By Maya Palit
“The form of sexting is so immediate… There’s a craft that’s been lost in expressing some kind of desire or passion or bodily experience for someone else,” said Rachel Mars, a theatre director, who just last month put together a stage show celebrating the raunchy letters from James Joyce to his wife Nora and from Frida Kahlo to her lover Diego.
It might be a tradition fading fast in the era of WhatsApp and Wingman apps, but every now and again someone gets nostalgic about love letters. There are a long line of films which dwell on the power of epistolary love too. A lot of the emotional charge of these relies on some small-time fraud that eventually becomes a life-changing event and gives the movie its ‘if only’ zest. Either a postman is plagiarising Neruda to line-maro someone in Il Postino, or a significant love letter never reaches its intended recipient in Finding Fanny.
And then there are the set-up films, where the love letter become a community-driven match-making effort. Letters to Juliet had a manic sisterhood writing letters to lovelorn women. And now, a new film titled Dear Maya explores what happens when two teenaged girls in Shimla write fake love letters to cheer up their neighbour, a desolate woman named Mayadevi. The woman is played by Manisha Koirala, which makes a lot of the difference to what would otherwise be a bubblegum-and-rainbows film, because even though the first letter transforms her from a ghoul who loves the dark to a woman who adores sunlight, her acting is understated and powerful.
“Socho… ek boring woman ki boring life mein hum Shah Rukh Khan laa rahe hain,” exclaims Ira to her friend Anna in Sunaina Bhatnagar’s debut feature film, before their plan spirals out of control after Mayadevi moves to Delhi to hunt down the fictional lover, who is predictably untraceable for a long long time.
The film has a sugary sweet ending, because Mayadevi finds, in the hinterlands of Khan Market, unexpected love in the arms of a jewellery shop manager. Let’s not bang on about the “Why Miss Jones, you are beautiful” tropes the film regurgitates — the fact that a bunch of new saris change the gaunt-looking Mayadevi overnight to someone whose eyes glint constantly with the possibility of requited love. Or that she’s asked to wear make-up and jewellery so that everything will feel alright, and does.
The film says both too much and too little about the girls’ investment in bringing Shah Rukh Khan-level glamour to a lonely life.
Here’s the thing: by foregrounding the girls as harmless — ultimately very well-meaning if idiotic — adolescents, the film wants you to secretly congratulate Anna and Ira’s redemption project when it is actually an irritating intrusion. Wouldn’t it bug you? By making them young girls, it wants to negate the idea that their enterprise also borders on voyeuristic, that their spying on this woman and stealing stuff from her house means nothing because they can’t be real threats to her privacy. And of course they aren’t, technically, but then again, the idea of privacy invasion comes so often couched in benevolent terms that nothing is allowed to be viewed as a threat anymore. Interfering in an individual’s life has to come with a halo attached, or else it will, you know, look like snooping.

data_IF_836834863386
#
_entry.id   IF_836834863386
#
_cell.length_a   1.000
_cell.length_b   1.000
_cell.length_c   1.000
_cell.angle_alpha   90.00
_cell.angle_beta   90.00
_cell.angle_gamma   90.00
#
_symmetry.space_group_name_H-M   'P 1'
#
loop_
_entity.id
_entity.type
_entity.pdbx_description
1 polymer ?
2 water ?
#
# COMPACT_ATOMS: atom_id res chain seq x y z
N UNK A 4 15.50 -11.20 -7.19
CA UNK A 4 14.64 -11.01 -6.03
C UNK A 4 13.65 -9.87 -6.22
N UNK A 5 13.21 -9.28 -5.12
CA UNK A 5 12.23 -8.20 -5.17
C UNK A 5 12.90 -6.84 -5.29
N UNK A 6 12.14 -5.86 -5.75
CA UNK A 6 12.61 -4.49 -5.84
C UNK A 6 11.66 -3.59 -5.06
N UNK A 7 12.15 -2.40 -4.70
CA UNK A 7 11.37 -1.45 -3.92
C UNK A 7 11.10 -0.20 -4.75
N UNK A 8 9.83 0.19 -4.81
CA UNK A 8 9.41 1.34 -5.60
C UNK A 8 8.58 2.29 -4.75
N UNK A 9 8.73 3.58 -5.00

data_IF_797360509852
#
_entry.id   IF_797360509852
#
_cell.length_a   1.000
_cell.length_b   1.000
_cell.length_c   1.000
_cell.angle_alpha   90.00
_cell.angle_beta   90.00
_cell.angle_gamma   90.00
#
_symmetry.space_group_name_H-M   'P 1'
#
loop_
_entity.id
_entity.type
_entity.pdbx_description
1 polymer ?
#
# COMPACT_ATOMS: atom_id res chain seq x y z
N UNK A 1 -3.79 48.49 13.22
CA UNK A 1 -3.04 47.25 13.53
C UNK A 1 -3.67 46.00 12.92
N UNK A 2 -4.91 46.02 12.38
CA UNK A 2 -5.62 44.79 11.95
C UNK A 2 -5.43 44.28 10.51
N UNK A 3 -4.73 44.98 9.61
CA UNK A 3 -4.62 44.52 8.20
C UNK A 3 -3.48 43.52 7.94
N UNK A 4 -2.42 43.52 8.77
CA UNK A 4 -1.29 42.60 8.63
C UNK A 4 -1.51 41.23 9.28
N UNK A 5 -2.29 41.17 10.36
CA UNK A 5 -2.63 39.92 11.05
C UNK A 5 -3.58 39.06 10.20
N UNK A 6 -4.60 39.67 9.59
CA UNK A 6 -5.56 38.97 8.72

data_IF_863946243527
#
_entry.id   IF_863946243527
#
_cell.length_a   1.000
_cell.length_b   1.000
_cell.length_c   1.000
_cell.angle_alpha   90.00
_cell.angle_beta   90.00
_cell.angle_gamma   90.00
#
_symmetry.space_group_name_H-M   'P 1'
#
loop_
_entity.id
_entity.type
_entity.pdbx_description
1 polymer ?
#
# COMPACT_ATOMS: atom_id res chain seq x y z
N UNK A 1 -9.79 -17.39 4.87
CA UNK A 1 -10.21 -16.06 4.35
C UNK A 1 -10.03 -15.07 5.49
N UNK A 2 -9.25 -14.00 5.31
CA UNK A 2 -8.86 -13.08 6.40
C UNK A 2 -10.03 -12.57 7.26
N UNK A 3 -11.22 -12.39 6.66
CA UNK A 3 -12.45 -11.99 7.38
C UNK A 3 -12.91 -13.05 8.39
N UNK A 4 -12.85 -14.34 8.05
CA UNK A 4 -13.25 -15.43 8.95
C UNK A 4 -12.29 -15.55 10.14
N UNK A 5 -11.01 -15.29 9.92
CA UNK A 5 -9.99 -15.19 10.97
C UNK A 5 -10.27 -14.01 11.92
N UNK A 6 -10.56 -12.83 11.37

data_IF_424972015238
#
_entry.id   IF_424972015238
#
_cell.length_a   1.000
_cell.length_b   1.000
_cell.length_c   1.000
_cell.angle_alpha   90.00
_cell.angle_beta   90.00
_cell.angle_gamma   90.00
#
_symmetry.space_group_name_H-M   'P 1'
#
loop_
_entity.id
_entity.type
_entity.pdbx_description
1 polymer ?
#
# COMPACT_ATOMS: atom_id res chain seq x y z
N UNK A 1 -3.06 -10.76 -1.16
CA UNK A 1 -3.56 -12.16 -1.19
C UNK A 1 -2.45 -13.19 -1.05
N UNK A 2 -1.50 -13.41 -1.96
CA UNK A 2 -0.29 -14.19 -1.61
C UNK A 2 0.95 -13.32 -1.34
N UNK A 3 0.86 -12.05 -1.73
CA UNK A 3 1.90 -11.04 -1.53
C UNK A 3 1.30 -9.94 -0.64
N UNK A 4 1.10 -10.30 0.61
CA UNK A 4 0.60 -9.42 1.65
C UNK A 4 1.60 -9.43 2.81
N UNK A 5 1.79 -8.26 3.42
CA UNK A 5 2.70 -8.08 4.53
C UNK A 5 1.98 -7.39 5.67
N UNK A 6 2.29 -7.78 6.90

Later in the film, when the action jumps from Mayadevi’s departure for Delhi to six years in the future, we hear a lot about the life-changing consequences their petty prank has had. Anna’s mother can never trust her again and packs her off to boarding school, and Anna claims she was unable to sleep or breathe because she was agonising over Mayadevi. She becomes super judgemental and casts off her best friend Ira, who engineered the letter prank, even accusing her of only wanting fun when she dances with a guy in a nightclub. Like in the novel The Kite Runner, Anna’s guilt comes with a constant implication of the person’s inner virtue and how far they’ve strayed from who they could have been, had that one devastating incident — in this case writing some bloody love letters — not occurred. The fun thing about coming-of-age films is that they do blow issues out of proportion that older people might dismiss as trite. But in this case, the rest of the film becomes entirely about the girls’ all-consuming guilt, at the expense of fleshing out Koirala’s character.
There’s nothing new about films portraying older unattached women as objects of pity — in Dil Chahta Hai, for instance, Dimple Kapadia as an alcoholic divorcee brings everyone jumping onto the rescue bandwagon, Akshay Khanna in particular. (Others like Wake Up Sid just toy with the older woman-young man dynamic, and make sure the woman is young enough that no one panics.)
And actually by the end, Dear Maya avoids that, as it shows Koirala being defiant and proud about having adopted a son. Up until this point, though, she is a cryptic character, and you want to know far more about her, but are denied anything beyond some garbled hints about her tragic past and lost loves. Instead, Mayadevi’s happy ending inspires the girls big-time: Anna gets past her commitment issues (it’s implied but not said outright that these stem from her guilt over the unresolved Mayadevi stuff) and says yes a thousand times to the guy wanting to marry her. Ira dreams of fleeing Shimla because she has a hysterically good time in HKV.
Now, we live in times when everyone’s love letters — including Joyce’s ones applauding Nora’s farts — are up for grabs. But that’s fine because no one is putting up a show of being angelic about vicariously enjoying or interfering in people’s love lives. We’re being breezy about being salacious and gossipy, and virtue doesn’t come into it at all, unlike in Dear Maya, where the ghost of a good girl gone bad won’t stop ramming into you.
Co-published with Firstpost.